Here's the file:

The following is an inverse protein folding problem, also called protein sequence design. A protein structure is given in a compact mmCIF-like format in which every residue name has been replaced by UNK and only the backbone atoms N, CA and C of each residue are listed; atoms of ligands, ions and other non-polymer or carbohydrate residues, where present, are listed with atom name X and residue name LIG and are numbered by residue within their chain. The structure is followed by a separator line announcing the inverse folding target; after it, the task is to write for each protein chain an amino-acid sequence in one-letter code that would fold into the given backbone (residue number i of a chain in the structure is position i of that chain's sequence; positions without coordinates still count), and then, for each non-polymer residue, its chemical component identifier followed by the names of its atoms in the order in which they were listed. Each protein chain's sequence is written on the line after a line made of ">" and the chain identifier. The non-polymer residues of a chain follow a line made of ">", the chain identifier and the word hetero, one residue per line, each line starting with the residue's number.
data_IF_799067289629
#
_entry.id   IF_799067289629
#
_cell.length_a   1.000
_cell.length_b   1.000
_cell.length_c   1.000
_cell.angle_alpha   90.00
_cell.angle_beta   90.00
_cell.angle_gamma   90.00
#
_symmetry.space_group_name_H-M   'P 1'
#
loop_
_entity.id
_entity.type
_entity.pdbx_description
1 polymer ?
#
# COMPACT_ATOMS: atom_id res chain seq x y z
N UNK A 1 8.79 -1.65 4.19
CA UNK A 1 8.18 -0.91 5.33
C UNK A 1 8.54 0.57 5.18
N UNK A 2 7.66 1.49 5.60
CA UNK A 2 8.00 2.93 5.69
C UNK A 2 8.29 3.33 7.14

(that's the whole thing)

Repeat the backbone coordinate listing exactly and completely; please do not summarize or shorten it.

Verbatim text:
The following is an inverse protein folding problem, also called protein sequence design. A protein structure is given in a compact mmCIF-like format in which every residue name has been replaced by UNK and only the backbone atoms N, CA and C of each residue are listed; atoms of ligands, ions and other non-polymer or carbohydrate residues, where present, are listed with atom name X and residue name LIG and are numbered by residue within their chain. The structure is followed by a separator line announcing the inverse folding target; after it, the task is to write for each protein chain an amino-acid sequence in one-letter code that would fold into the given backbone (residue number i of a chain in the structure is position i of that chain's sequence; positions without coordinates still count), and then, for each non-polymer residue, its chemical component identifier followed by the names of its atoms in the order in which they were listed. Each protein chain's sequence is written on the line after a line made of ">" and the chain identifier. The non-polymer residues of a chain follow a line made of ">", the chain identifier and the word hetero, one residue per line, each line starting with the residue's number.
data_IF_799067289629
#
_entry.id   IF_799067289629
#
_cell.length_a   1.000
_cell.length_b   1.000
_cell.length_c   1.000
_cell.angle_alpha   90.00
_cell.angle_beta   90.00
_cell.angle_gamma   90.00
#
_symmetry.space_group_name_H-M   'P 1'
#
loop_
_entity.id
_entity.type
_entity.pdbx_description
1 polymer ?
#
# COMPACT_ATOMS: atom_id res chain seq x y z
N UNK A 1 8.79 -1.65 4.19
CA UNK A 1 8.18 -0.91 5.33
C UNK A 1 8.54 0.57 5.18
N UNK A 2 7.66 1.49 5.60
CA UNK A 2 8.00 2.93 5.69
C UNK A 2 8.29 3.33 7.14